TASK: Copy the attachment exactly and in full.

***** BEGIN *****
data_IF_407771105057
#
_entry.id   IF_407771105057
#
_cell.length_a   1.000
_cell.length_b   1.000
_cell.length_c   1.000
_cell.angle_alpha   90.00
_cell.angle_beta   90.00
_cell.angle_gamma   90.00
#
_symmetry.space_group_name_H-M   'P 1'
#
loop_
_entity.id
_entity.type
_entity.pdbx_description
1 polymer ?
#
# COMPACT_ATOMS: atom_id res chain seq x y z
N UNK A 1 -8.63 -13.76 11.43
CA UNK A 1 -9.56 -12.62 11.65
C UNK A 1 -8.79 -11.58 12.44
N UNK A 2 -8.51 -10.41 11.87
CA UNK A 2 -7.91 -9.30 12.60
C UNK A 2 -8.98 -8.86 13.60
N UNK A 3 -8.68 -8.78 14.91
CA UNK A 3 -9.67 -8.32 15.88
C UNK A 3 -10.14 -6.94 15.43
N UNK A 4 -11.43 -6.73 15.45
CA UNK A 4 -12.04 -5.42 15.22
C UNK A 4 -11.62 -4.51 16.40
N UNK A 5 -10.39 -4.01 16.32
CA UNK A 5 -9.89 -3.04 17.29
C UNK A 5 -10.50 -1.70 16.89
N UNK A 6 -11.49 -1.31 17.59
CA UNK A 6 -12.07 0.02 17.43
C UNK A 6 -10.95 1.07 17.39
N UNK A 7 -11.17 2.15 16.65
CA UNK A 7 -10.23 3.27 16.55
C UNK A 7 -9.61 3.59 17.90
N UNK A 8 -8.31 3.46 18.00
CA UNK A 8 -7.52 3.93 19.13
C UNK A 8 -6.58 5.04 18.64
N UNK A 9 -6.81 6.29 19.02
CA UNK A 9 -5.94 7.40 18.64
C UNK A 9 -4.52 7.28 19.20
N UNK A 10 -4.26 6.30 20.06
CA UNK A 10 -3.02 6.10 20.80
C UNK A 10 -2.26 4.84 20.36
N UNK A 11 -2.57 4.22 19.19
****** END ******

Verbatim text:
data_IF_407771105057
#
_entry.id   IF_407771105057
#
_cell.length_a   1.000
_cell.length_b   1.000
_cell.length_c   1.000
_cell.angle_alpha   90.00
_cell.angle_beta   90.00
_cell.angle_gamma   90.00
#
_symmetry.space_group_name_H-M   'P 1'
#
loop_
_entity.id
_entity.type
_entity.pdbx_description
1 polymer ?
#
# COMPACT_ATOMS: atom_id res chain seq x y z
N UNK A 1 -8.63 -13.76 11.43
CA UNK A 1 -9.56 -12.62 11.65
C UNK A 1 -8.79 -11.58 12.44
N UNK A 2 -8.51 -10.41 11.87
CA UNK A 2 -7.91 -9.30 12.60
C UNK A 2 -8.98 -8.86 13.60
N UNK A 3 -8.68 -8.78 14.91
CA UNK A 3 -9.67 -8.32 15.88
C UNK A 3 -10.14 -6.94 15.43
N UNK A 4 -11.43 -6.73 15.45
CA UNK A 4 -12.04 -5.42 15.22
C UNK A 4 -11.62 -4.51 16.40
N UNK A 5 -10.39 -4.01 16.32
CA UNK A 5 -9.89 -3.04 17.29
C UNK A 5 -10.50 -1.70 16.89
N UNK A 6 -11.49 -1.31 17.59
CA UNK A 6 -12.07 0.02 17.43
C UNK A 6 -10.95 1.07 17.39
N UNK A 7 -11.17 2.15 16.65
CA UNK A 7 -10.23 3.27 16.55
C UNK A 7 -9.61 3.59 17.90
N UNK A 8 -8.31 3.46 18.00
CA UNK A 8 -7.52 3.93 19.13
C UNK A 8 -6.58 5.04 18.64
N UNK A 9 -6.81 6.29 19.02
CA UNK A 9 -5.94 7.40 18.64
C UNK A 9 -4.52 7.28 19.20
N UNK A 10 -4.26 6.30 20.06
CA UNK A 10 -3.02 6.10 20.80
C UNK A 10 -2.26 4.84 20.36
N UNK A 11 -2.57 4.22 19.19